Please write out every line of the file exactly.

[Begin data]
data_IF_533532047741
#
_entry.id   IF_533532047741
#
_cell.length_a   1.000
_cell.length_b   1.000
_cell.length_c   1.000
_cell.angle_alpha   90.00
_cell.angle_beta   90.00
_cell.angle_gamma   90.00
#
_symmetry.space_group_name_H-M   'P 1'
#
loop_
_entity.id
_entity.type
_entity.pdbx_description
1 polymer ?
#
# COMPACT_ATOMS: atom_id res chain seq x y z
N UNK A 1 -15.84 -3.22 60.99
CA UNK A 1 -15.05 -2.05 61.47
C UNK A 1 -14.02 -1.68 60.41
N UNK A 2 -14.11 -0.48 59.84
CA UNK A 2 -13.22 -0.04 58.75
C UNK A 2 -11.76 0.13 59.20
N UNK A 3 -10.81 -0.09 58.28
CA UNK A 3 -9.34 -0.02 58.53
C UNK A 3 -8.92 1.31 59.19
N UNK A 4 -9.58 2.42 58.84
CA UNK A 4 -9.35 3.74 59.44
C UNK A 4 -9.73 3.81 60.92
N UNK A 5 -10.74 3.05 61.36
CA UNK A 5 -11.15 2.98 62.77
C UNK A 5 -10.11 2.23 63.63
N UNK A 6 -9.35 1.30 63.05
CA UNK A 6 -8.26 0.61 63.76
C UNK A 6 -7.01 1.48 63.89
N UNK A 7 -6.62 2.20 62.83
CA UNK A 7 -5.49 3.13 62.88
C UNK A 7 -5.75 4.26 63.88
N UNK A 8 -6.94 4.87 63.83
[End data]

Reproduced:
data_IF_533532047741
#
_entry.id   IF_533532047741
#
_cell.length_a   1.000
_cell.length_b   1.000
_cell.length_c   1.000
_cell.angle_alpha   90.00
_cell.angle_beta   90.00
_cell.angle_gamma   90.00
#
_symmetry.space_group_name_H-M   'P 1'
#
loop_
_entity.id
_entity.type
_entity.pdbx_description
1 polymer ?
#
# COMPACT_ATOMS: atom_id res chain seq x y z
N UNK A 1 -15.84 -3.22 60.99
CA UNK A 1 -15.05 -2.05 61.47
C UNK A 1 -14.02 -1.68 60.41
N UNK A 2 -14.11 -0.48 59.84
CA UNK A 2 -13.22 -0.04 58.75
C UNK A 2 -11.76 0.13 59.20
N UNK A 3 -10.81 -0.09 58.28
CA UNK A 3 -9.34 -0.02 58.53
C UNK A 3 -8.92 1.31 59.19
N UNK A 4 -9.58 2.42 58.84
CA UNK A 4 -9.35 3.74 59.44
C UNK A 4 -9.73 3.81 60.92
N UNK A 5 -10.74 3.05 61.36
CA UNK A 5 -11.15 2.98 62.77
C UNK A 5 -10.11 2.23 63.63
N UNK A 6 -9.35 1.30 63.05
CA UNK A 6 -8.26 0.61 63.76
C UNK A 6 -7.01 1.48 63.89
N UNK A 7 -6.62 2.20 62.83
CA UNK A 7 -5.49 3.13 62.88
C UNK A 7 -5.75 4.26 63.88
N UNK A 8 -6.94 4.87 63.83